As Look Back in Anger was set in the Midlands, John Osborne used accent and dialect throughout the whole of the play Essay
As Look Back in Anger was set in the Midlands, John Osborne used accent and dialect throughout the whole of the play - As Look Back in Anger was set in the Midlands, John Osborne used accent and dialect throughout the whole of the play Essay introduction. The language in this play is somewhat different to the plays written and produced before John Osborne’s time. Osborne uses very realistic and modern language to get his point, views and ideas across to the audience.
In the play Cliff is Welsh, and throughout the play we hear his strong Welsh accent coming through. At the end of Act 1, we hear Cliff say, “I’m not her type. Am I dullin?” The reader can now tell that Cliff has an accent. He also uses the word ‘boyo’, this is also evident that he has an accent.
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Throughout the play John Osborne uses quite a number of pauses and silences, he uses these techniques to build up tension and suspense. When my group acted out one of many of the plays pauses, I found that it did have a major effect on the way in which we acted it out. The pause I acted out was at the beginning of Act three scene one. I played Jimmy Porter and my colleagues played the roles of Helena and Cliff. After Cliff says, “That stinking old pipe!” there is quite a long pause. My colleagues and I tried to fill this pause with the use of eye contact, facial expressions and gestures to make it more enjoyable to watch. After Cliff said his line I looked at Helena with the stubborn look on my face trying to give the impression that Helena means more to me now that Cliff does. Cliff folded his arms because he felt betrayed that I was with Helena and not Alison.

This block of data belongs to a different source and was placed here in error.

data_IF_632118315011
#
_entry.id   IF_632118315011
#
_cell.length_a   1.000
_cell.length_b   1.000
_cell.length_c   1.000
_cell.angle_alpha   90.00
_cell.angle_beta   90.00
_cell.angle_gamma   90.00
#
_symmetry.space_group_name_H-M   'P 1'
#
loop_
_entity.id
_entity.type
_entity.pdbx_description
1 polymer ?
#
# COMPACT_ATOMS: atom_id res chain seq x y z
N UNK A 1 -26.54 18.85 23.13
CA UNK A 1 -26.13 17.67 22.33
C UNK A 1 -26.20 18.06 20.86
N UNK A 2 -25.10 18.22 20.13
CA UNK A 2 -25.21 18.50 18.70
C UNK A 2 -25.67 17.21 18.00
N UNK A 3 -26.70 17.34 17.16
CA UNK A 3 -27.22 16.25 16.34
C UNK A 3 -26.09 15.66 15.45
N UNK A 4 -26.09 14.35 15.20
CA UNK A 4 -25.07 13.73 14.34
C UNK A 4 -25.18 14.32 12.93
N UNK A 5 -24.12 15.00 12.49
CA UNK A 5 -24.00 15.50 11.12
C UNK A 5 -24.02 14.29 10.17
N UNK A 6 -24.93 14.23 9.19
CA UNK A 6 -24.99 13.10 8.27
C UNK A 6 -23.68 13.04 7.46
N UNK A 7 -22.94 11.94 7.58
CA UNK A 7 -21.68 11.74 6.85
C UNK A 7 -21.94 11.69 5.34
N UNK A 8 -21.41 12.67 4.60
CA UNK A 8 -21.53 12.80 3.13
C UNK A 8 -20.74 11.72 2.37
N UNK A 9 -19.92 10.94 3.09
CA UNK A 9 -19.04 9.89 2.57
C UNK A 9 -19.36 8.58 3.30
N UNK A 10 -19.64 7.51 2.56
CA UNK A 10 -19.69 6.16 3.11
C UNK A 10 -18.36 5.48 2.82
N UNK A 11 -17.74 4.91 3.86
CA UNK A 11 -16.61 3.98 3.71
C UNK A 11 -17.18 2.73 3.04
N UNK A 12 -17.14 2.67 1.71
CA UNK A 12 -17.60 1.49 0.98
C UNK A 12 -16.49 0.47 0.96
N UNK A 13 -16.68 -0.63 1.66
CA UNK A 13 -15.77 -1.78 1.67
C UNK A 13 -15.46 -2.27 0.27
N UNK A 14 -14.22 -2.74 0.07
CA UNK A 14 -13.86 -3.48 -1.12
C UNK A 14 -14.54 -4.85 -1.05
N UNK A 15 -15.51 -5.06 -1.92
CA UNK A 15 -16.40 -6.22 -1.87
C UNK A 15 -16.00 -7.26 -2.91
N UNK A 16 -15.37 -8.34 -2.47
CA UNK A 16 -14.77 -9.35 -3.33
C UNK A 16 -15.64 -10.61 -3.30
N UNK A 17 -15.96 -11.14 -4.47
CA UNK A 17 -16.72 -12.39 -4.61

As there are only five characters throughout the play, Osborne uses monologues quite a lot. The protagonist, Jimmy Porter, has the most monologues throughout the entire play. Although Alison does not speak as much as Jimmy, when she is upset or not in the presence of Jimmy, we find out that she more openly talks in the form of deep meaningful monologues. I feel that Jimmy makes Alison feel very uneasy about herself, so she tends to not open up as much with him. We then find that in act three scene two, when Helena and Alison are on their own, Alison has lengthy monologues because she is feeling very emotional and Jimmy is not present.
Osborne uses cognitive access in this play. The main example of cognitive access used in this play is when Alison told Cliff she was pregnant with Jimmy’s child. The audience find out that she is pregnant before Jimmy does and he is the father. Osborne uses cognitive access to make the audience more interested and intrigued with the play. This makes the audience wait for reactions and comments to be passed which they already know will have to happen. For example they want to wait to find out how Jimmy will react when he finds out Alison is having his baby.
Osborne also uses dramatic irony in the play. In the play there is one significant piece of irony. This is when Jimmy is talking to Alison he says, “If you could have a child, and it would die. Let it grow, let a recognisable human face emerge from the little mass of indiarubber and wrinkles.” This is very ironic because towards the end of the play Alison actually does lose the baby. She says, “I lost the child. It’s a simple fact. There is no judgement, there is no blame.”
When Alison and Jimmy are talking at the very end of Act three scene two, it is a very emotional time. This makes it dramatic because they use the metaphors of the bears and the squirrels and they both go back into they’re unreal world. These metaphors represent emotion. Throughout the play Jimmy and Alison play an unrealistic game where Jimmy pretends to be the bear and Alison the squirrel. They do this to escape from the difficulty of living in the real world.
Jimmy, “we’ll be together in our bear cave and our squirrel’s drey, and we’ll live on honey and nuts, and we’ll sing songs about ourselves……”
Alison then nods and adds, “poor bears! Oh poor, poor bears!”
Osborne uses sub-text in the play. Throughout the play there are times when characters say one thing but the audience knows there is also a hidden meaning behind the words. Sub-text means what are characters sub-conscious thoughts and feelings are. Sub-text is not only affected by the character’s line s but of the other characters lines as well. Sub-text is used in the play. An example of this is when Alison leaves with her father, and there is only Cliff and Helena in the flat and Cliff says, “He’s all yours!” this shows that Cliff knows that Helena has strong feelings for Jimmy. He is saying that Alison is gone and she can have Jimmy all to herself.